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It’s an ill wind that blows no good for the EU

Rovinj

There’s an old Chinese saying that “when the wind of change blows, some build walls whilst others build windmills” – well there’s little evidence of either in the corridors of power in the EU according to Udo Baader, founder and head of German bank, Baader Bank, speaking at the Zagreb Stock Exchange Conference in Rovinj, Croatia, today.

He reckons that 2019 might blow up a storm as the bailout chickens come home to roost.

Just when the Eurocrats in Brussels thought that the financial crisis in the EU was over it looks like that is far from being the case.

Over the last 10 years, since the financial meltdown in 2008, the EU has poured €600 billion into the money pit that is Portugal, Ireland, Greece and Spain (PIGS) plus Cyprus – €400 billion going to Greece alone in 3 bailouts – effectively taking EU taxpayer’s hard-earned cash and giving it directly to the Banks by way of the Asset Purchase Program (APP), otherwise known as Quantitative Easing (QE).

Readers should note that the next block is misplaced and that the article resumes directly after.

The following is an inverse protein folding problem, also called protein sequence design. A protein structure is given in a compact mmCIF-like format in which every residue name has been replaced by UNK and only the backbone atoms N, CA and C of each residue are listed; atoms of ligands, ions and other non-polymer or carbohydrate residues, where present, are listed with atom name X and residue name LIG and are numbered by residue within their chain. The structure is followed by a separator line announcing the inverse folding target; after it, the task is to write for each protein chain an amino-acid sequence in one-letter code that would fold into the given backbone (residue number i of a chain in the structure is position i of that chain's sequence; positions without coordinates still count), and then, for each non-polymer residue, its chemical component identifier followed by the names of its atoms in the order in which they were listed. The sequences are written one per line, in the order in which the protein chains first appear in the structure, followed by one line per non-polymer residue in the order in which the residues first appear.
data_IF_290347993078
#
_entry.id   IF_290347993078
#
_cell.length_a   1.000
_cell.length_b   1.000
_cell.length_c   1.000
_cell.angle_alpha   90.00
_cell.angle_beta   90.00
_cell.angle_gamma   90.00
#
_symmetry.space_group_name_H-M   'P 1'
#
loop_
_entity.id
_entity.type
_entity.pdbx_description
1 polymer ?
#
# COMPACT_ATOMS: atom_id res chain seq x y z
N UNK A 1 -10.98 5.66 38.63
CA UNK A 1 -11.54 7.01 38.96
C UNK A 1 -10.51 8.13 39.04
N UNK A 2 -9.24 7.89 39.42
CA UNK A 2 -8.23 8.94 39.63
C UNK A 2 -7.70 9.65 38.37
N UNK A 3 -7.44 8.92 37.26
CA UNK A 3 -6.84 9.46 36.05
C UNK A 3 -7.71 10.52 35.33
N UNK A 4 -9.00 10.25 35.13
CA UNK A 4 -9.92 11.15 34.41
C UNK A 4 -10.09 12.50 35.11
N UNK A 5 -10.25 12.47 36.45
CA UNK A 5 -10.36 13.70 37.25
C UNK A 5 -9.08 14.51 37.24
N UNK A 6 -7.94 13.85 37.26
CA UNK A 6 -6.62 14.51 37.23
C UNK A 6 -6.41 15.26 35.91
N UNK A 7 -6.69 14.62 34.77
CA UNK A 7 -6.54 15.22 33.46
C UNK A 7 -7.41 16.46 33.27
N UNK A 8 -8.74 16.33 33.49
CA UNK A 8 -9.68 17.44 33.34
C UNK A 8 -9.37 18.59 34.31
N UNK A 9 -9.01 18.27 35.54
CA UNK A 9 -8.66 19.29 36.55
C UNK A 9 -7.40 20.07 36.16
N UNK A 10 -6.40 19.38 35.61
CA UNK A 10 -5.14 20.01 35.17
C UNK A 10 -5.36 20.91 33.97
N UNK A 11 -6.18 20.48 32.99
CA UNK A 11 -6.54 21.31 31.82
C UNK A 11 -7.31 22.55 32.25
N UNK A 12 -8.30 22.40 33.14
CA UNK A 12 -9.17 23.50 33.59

Whilst there has been a general reduction in unemployment and an increase in growth in these countries and some Banks, particularly in the US, have done very well out of this scheme, other Banks, especially those in Greece have fared less well – with some of them having over 50% of bad loans on their books, guaranteed by government bonds which are either already high risk or are about to be re-classified so in the coming weeks.

And it’s not just the PIGS + Cyprus that are affected, Italian Banks are also sitting on high-risk collateral and the once mighty Deutsche Bank has lost 80% of its share value over the last decade.

With the possibility of further political instability in Germany following the next round of elections coupled with the perilous situation in Greece, 2019 is likely to prove a very bumpy ride for EU finances.

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